While a custom font is declared inside CSS, its actual source file (e.g., a woff file) loads separately. And unlike CSS itself, custom font files can take time to arrive when users first visit your site and won't block rendering the page. To deal with this loading conundrum, the simplest knob you have is the the font-display CSS property. It lets you:

This gives you an element of control, and is supported on popular font CDNs like Google Fonts. Great!


This is a little more fuzzy, but Lighthouse—which measures your page's overall performance—describes Time to Interactive as the time at which the page is displaying useful content, and the page responds to user interaction within 50 milliseconds. Broadly, this describes when a site is loaded and there's not huge amount of work still occuring.

Importantly, you don't have direct control over this 50 millisecond window—it's not as if you're intentionally running a scipt that blocks the main thread for 50ms. But heavy work required to run your page—like parsing incoming CSS, decoding images, etc—can effect your performance here.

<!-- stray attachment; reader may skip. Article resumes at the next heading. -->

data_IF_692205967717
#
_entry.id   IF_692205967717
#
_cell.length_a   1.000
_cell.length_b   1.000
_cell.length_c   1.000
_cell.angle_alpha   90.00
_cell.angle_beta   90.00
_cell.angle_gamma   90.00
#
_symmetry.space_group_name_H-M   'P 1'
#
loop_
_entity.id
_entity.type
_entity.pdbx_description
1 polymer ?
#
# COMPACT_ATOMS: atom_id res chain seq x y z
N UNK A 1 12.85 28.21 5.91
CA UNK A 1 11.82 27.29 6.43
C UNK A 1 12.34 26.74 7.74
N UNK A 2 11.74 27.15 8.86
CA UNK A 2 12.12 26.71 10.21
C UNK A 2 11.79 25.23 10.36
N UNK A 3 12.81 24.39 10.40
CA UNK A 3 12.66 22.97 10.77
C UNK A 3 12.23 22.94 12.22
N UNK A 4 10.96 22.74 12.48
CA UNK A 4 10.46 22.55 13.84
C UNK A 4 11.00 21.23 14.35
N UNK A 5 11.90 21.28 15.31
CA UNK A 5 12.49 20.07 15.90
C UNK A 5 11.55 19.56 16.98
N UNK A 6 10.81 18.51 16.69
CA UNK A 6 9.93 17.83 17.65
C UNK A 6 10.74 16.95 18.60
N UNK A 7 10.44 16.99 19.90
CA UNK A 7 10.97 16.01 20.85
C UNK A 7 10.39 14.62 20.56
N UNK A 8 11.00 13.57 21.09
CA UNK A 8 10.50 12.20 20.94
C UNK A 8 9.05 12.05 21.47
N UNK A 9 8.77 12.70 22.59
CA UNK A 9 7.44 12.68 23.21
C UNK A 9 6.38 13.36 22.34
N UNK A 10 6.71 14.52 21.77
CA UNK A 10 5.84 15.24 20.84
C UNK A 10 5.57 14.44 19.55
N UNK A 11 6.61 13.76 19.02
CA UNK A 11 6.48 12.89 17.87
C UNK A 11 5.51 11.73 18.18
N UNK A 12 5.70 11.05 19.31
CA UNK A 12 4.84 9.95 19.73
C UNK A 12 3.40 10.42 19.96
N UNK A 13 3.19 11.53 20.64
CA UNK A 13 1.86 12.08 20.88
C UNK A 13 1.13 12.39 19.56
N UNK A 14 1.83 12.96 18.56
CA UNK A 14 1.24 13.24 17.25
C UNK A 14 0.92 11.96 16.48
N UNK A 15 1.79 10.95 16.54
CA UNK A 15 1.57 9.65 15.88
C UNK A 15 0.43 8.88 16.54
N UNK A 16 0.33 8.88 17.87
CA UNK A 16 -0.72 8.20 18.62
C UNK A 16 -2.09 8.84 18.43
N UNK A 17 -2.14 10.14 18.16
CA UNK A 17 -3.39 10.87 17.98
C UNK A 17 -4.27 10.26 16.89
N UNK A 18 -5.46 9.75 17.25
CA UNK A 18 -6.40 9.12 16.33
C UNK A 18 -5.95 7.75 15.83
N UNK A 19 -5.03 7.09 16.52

If you'd like to learn more about these 'fuzzy' metrics, check out this post on how fast your page should load by the Firebase team. 🔥

An Alternative

The web standard of Custom Elements introduces an alternative to traditional page load. It basically allows an author to define a named new element type, like <foo-bar>, and register code that instantiates that element.

From a loading point of view, this completely skips events: I simply load JS as fast as I can, which tells my browser what to do when it sees a <foo-bar>. Simultaneously, if my browser sees a <foo-bar> before it knows what to do with it, it's simply ignored until that code is available. No events required!

(It shouldn't be surprising that a Google employee is a fan of Custom Elements. But they're an amazing primitive that can be taken up by any number of easier high-level frameworks.)

Key Takeaways

What are the takeaways from this post? Most importantly, it's important to know that load and DOMContentLoaded aren't that useful and I hope that I've improved your understanding of these events (I know researching this post has helped me enormously).

Here's some key points to remember:

And if you want to do setup work as a page loads, consider:

Thanks for reading! Find me on Twitter.